Sequoia Voting Systems plans to publicly release the source code for its new optical scan voting system, the company announced Tuesday — a remarkable reversal for a voting machine maker long criticized for resisting public examination of its proprietary systems. The company’s new public source optical-scan voting system, called Frontier Election System, will be submitted for federal certification and testing in the first quarter of next year. The code will be released for public review in November, the company said, on its web site. Sequoia’s proprietary, closed systems are currently used in 16 states and the District of Columbia. The announcement comes five days after a non-profit foundation announced the release of its open-source election software for public review. Sequoia spokeswoman Michelle Shafer says the timing of its release is unrelated to the foundation’s announcement. … Sequoia in fact has been a champion of security through obscurity since it’s been selling voting systems. The company has long had a reputation for vigorously fighting any efforts by academics, voting activists and others to examine the source code in its proprietary systems, and even threatened to sue Princeton University computer scientists if they disclosed anything learned from a court-ordered review of its software.Full Article: In Industry First, Voting Machine Company to Publish Source Code | WIRED.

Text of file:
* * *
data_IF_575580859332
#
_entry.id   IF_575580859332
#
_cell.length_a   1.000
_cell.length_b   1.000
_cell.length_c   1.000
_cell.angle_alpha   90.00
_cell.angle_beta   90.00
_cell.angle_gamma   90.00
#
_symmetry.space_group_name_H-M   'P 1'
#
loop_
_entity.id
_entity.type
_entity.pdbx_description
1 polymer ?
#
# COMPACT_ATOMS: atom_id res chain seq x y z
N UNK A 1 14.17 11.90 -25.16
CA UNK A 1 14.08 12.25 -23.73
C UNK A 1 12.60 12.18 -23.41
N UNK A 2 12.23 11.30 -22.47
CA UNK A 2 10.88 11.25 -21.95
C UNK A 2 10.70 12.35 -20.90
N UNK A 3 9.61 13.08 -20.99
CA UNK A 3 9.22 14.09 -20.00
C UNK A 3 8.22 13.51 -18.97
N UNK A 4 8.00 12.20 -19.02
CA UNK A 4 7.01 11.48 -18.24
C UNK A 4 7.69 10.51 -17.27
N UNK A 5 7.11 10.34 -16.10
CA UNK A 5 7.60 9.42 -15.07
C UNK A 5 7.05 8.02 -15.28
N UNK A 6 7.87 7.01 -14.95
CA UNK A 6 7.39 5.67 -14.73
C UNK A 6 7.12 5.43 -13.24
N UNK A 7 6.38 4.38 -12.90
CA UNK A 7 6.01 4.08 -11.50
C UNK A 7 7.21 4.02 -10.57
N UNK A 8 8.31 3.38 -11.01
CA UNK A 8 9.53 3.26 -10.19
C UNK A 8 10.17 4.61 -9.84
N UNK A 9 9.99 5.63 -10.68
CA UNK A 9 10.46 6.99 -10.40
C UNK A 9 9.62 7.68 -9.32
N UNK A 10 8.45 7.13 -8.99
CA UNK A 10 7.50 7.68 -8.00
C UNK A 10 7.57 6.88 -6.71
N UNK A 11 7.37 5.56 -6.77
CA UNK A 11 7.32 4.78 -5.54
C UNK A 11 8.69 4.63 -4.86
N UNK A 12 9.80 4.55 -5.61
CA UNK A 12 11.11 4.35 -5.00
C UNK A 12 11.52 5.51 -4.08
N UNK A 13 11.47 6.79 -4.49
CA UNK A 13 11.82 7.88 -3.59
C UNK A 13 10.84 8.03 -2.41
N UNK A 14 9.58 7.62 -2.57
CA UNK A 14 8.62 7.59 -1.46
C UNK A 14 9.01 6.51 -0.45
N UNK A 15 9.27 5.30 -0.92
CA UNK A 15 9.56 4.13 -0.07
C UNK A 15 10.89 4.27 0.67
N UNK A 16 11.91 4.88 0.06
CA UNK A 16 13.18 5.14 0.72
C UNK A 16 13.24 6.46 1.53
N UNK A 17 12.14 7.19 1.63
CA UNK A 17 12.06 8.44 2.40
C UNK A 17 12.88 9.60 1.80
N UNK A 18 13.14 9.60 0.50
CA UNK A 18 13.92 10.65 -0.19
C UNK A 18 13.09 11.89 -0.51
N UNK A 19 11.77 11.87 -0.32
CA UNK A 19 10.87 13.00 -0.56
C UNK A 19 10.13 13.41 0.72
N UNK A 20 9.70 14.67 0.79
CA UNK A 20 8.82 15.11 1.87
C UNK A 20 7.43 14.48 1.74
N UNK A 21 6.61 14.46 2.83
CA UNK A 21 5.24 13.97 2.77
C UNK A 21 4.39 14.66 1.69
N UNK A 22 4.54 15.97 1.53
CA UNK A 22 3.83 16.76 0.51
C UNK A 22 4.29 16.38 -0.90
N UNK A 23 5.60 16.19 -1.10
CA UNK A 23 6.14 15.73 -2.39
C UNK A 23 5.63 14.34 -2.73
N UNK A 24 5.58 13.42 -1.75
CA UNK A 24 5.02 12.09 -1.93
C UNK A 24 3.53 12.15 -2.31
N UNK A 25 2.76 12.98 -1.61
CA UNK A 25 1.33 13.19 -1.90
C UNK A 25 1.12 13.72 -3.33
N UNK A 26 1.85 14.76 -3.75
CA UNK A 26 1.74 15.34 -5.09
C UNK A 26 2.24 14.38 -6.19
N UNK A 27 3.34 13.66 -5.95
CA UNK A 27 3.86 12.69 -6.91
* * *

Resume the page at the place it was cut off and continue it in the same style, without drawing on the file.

Oct 27 2009